The Meaning of Equal
Conservative originalists are rethinking their narrow reading of the 14th Amendment.
Posted Monday, Dec. 12, 2011, at 1:47 PM ET
Justice Antonin Scalia created a firestorm last winter when he opined that the 14th Amendment does not protect women against discrimination on the basis of sex. The truth is that this view has been, until recently at least, a bedrock conviction of conservative originalists. In that sense then, the bigger news came at a Senate Judiciary Committee hearing in October when, confronted on his remarks by Sen. Dianne Feinstein, Scalia backpedaled and suggested that the Equal Protection Clause did indeed protect women from state-sponsored discrimination on the basis of sex. For a Justice famous for his blunt and unchanging conservative views, Scalia’s fancy footwork was fascinating, and telling.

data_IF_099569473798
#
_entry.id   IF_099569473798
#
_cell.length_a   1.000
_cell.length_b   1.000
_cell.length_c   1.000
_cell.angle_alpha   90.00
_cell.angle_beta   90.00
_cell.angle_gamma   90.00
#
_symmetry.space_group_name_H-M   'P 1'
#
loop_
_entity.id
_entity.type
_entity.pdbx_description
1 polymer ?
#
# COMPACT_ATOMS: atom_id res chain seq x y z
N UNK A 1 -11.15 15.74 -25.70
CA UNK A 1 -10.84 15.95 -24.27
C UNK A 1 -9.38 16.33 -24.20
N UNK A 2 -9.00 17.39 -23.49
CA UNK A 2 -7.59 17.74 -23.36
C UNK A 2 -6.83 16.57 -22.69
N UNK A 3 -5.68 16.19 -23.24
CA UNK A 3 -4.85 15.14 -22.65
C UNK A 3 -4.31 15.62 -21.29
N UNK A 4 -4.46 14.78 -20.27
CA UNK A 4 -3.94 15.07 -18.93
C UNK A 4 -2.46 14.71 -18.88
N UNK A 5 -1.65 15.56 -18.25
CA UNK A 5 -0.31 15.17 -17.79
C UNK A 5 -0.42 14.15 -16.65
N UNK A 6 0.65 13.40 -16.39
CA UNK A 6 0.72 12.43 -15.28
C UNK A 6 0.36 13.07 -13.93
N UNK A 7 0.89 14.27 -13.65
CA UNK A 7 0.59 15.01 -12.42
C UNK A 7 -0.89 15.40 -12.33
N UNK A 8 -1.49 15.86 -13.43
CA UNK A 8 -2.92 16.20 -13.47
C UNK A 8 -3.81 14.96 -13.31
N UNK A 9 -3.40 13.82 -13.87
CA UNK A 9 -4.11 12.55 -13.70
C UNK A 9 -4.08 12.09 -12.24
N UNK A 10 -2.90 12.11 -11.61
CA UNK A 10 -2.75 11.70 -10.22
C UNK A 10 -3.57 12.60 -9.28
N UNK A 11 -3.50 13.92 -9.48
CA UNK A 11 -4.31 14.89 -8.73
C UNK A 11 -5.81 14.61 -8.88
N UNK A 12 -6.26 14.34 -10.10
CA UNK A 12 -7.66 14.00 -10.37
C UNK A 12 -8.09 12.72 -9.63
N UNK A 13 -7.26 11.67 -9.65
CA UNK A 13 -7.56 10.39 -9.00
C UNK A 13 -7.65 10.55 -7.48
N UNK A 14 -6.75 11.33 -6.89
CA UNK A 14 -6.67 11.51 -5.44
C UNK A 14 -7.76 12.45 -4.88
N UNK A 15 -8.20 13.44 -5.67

In fact, Scalia’s backpedaling is part of a significant reassessment of the meaning of the Equal Protection Clause that is transforming the debate over the Constitution. This debate, which is happening in conservative legal and academic circles, could have a dramatic impact on the outcome of critical cases—including Perry v. Brown, the challenge to California’s Proposition 8 and the denial of marriage equality to gay men and lesbians. After a long detour to the California Supreme Court on the question of whether the case can even go forward, Perry is heating up, with the Ninth Circuit hearing oral argument last week on two separate issues, and a decision expected on the merits in the months to come.
Read the full story here: Slate Magazine